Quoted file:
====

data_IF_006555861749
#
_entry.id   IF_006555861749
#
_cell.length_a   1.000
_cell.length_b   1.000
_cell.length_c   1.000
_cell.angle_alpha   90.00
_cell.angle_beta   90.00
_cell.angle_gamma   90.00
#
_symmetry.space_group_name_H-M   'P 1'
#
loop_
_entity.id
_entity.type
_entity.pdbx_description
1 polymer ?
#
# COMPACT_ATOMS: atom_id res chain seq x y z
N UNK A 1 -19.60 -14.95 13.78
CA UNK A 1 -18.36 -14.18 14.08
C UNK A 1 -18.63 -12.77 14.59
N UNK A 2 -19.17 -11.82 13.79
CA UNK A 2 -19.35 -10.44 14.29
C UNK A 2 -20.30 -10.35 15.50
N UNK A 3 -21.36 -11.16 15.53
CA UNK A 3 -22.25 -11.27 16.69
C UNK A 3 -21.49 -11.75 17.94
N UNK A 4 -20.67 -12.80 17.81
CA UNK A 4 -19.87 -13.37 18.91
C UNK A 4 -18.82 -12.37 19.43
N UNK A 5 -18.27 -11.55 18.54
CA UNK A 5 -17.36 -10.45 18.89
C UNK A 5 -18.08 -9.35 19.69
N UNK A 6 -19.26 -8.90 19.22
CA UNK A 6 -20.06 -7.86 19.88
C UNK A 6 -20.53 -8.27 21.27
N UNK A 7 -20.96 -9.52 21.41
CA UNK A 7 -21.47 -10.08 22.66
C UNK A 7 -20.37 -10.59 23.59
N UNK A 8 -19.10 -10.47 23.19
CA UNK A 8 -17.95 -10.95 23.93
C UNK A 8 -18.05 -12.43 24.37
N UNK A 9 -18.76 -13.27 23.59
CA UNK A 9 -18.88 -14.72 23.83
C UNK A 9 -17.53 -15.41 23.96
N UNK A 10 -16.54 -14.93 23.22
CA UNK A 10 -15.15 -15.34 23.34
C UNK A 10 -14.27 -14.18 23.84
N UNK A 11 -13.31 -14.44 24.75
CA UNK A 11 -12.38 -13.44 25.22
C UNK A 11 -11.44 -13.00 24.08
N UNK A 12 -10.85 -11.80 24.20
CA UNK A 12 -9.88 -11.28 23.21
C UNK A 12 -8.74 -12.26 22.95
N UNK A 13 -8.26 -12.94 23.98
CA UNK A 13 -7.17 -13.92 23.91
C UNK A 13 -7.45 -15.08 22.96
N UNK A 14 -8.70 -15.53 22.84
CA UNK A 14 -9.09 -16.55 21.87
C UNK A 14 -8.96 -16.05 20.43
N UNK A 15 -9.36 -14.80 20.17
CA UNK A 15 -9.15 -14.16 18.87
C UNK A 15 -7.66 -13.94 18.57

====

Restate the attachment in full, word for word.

data_IF_006555861749
#
_entry.id   IF_006555861749
#
_cell.length_a   1.000
_cell.length_b   1.000
_cell.length_c   1.000
_cell.angle_alpha   90.00
_cell.angle_beta   90.00
_cell.angle_gamma   90.00
#
_symmetry.space_group_name_H-M   'P 1'
#
loop_
_entity.id
_entity.type
_entity.pdbx_description
1 polymer ?
#
# COMPACT_ATOMS: atom_id res chain seq x y z
N UNK A 1 -19.60 -14.95 13.78
CA UNK A 1 -18.36 -14.18 14.08
C UNK A 1 -18.63 -12.77 14.59
N UNK A 2 -19.17 -11.82 13.79
CA UNK A 2 -19.35 -10.44 14.29
C UNK A 2 -20.30 -10.35 15.50
N UNK A 3 -21.36 -11.16 15.53
CA UNK A 3 -22.25 -11.27 16.69
C UNK A 3 -21.49 -11.75 17.94
N UNK A 4 -20.67 -12.80 17.81
CA UNK A 4 -19.87 -13.37 18.91
C UNK A 4 -18.82 -12.37 19.43
N UNK A 5 -18.27 -11.55 18.54
CA UNK A 5 -17.36 -10.45 18.89
C UNK A 5 -18.08 -9.35 19.69
N UNK A 6 -19.26 -8.90 19.22
CA UNK A 6 -20.06 -7.86 19.88
C UNK A 6 -20.53 -8.27 21.27
N UNK A 7 -20.96 -9.52 21.41
CA UNK A 7 -21.47 -10.08 22.66
C UNK A 7 -20.37 -10.59 23.59
N UNK A 8 -19.10 -10.47 23.19
CA UNK A 8 -17.95 -10.95 23.93
C UNK A 8 -18.05 -12.43 24.37
N UNK A 9 -18.76 -13.27 23.59
CA UNK A 9 -18.88 -14.72 23.83
C UNK A 9 -17.53 -15.41 23.96
N UNK A 10 -16.54 -14.93 23.22
CA UNK A 10 -15.15 -15.34 23.34
C UNK A 10 -14.27 -14.18 23.84
N UNK A 11 -13.31 -14.44 24.75
CA UNK A 11 -12.38 -13.44 25.22
C UNK A 11 -11.44 -13.00 24.08
N UNK A 12 -10.85 -11.80 24.20
CA UNK A 12 -9.88 -11.28 23.21
C UNK A 12 -8.74 -12.26 22.95
N UNK A 13 -8.26 -12.94 23.98
CA UNK A 13 -7.17 -13.92 23.91
C UNK A 13 -7.45 -15.08 22.96
N UNK A 14 -8.70 -15.53 22.84
CA UNK A 14 -9.09 -16.55 21.87
C UNK A 14 -8.96 -16.05 20.43
N UNK A 15 -9.36 -14.80 20.17
CA UNK A 15 -9.15 -14.16 18.87
C UNK A 15 -7.66 -13.94 18.57